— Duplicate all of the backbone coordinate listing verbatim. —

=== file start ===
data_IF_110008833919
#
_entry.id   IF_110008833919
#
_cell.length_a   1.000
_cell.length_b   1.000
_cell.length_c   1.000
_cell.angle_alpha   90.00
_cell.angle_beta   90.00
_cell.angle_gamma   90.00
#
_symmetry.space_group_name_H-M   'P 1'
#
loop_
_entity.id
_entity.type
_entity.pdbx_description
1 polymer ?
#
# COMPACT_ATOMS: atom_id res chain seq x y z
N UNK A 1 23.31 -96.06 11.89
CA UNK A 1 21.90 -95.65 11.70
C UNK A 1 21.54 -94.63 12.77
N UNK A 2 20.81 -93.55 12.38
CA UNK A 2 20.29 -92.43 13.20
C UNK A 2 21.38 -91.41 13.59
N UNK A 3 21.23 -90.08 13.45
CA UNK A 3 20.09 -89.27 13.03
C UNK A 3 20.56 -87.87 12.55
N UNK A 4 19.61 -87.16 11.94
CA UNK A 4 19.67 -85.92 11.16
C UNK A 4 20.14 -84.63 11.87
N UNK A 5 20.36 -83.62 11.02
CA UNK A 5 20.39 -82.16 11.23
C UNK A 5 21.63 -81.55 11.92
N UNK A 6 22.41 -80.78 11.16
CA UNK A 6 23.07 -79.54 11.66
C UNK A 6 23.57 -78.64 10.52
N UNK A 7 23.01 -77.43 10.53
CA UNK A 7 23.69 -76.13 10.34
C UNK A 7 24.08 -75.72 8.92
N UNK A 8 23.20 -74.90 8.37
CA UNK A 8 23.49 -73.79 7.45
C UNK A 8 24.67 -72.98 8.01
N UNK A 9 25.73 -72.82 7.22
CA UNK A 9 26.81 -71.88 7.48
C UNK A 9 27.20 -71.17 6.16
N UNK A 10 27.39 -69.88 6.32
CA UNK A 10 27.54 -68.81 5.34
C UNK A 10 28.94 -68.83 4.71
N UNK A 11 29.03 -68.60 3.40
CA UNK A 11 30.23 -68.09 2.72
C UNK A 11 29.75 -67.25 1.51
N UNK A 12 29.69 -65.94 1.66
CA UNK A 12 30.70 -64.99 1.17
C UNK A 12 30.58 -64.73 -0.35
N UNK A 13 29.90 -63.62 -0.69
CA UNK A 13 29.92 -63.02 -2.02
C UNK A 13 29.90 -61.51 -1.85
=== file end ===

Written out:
data_IF_110008833919
#
_entry.id   IF_110008833919
#
_cell.length_a   1.000
_cell.length_b   1.000
_cell.length_c   1.000
_cell.angle_alpha   90.00
_cell.angle_beta   90.00
_cell.angle_gamma   90.00
#
_symmetry.space_group_name_H-M   'P 1'
#
loop_
_entity.id
_entity.type
_entity.pdbx_description
1 polymer ?
#
# COMPACT_ATOMS: atom_id res chain seq x y z
N UNK A 1 23.31 -96.06 11.89
CA UNK A 1 21.90 -95.65 11.70
C UNK A 1 21.54 -94.63 12.77
N UNK A 2 20.81 -93.55 12.38
CA UNK A 2 20.29 -92.43 13.20
C UNK A 2 21.38 -91.41 13.59
N UNK A 3 21.23 -90.08 13.45
CA UNK A 3 20.09 -89.27 13.03
C UNK A 3 20.56 -87.87 12.55
N UNK A 4 19.61 -87.16 11.94
CA UNK A 4 19.67 -85.92 11.16
C UNK A 4 20.14 -84.63 11.87
N UNK A 5 20.36 -83.62 11.02
CA UNK A 5 20.39 -82.16 11.23
C UNK A 5 21.63 -81.55 11.92
N UNK A 6 22.41 -80.78 11.16
CA UNK A 6 23.07 -79.54 11.66
C UNK A 6 23.57 -78.64 10.52
N UNK A 7 23.01 -77.43 10.53
CA UNK A 7 23.69 -76.13 10.34
C UNK A 7 24.08 -75.72 8.92
N UNK A 8 23.20 -74.90 8.37
CA UNK A 8 23.49 -73.79 7.45
C UNK A 8 24.67 -72.98 8.01
N UNK A 9 25.73 -72.82 7.22
CA UNK A 9 26.81 -71.88 7.48
C UNK A 9 27.20 -71.17 6.16
N UNK A 10 27.39 -69.88 6.32
CA UNK A 10 27.54 -68.81 5.34
C UNK A 10 28.94 -68.83 4.71
N UNK A 11 29.03 -68.60 3.40
CA UNK A 11 30.23 -68.09 2.72
C UNK A 11 29.75 -67.25 1.51
N UNK A 12 29.69 -65.94 1.66
CA UNK A 12 30.70 -64.99 1.17
C UNK A 12 30.58 -64.73 -0.35
N UNK A 13 29.90 -63.62 -0.69
CA UNK A 13 29.92 -63.02 -2.02
C UNK A 13 29.90 -61.51 -1.85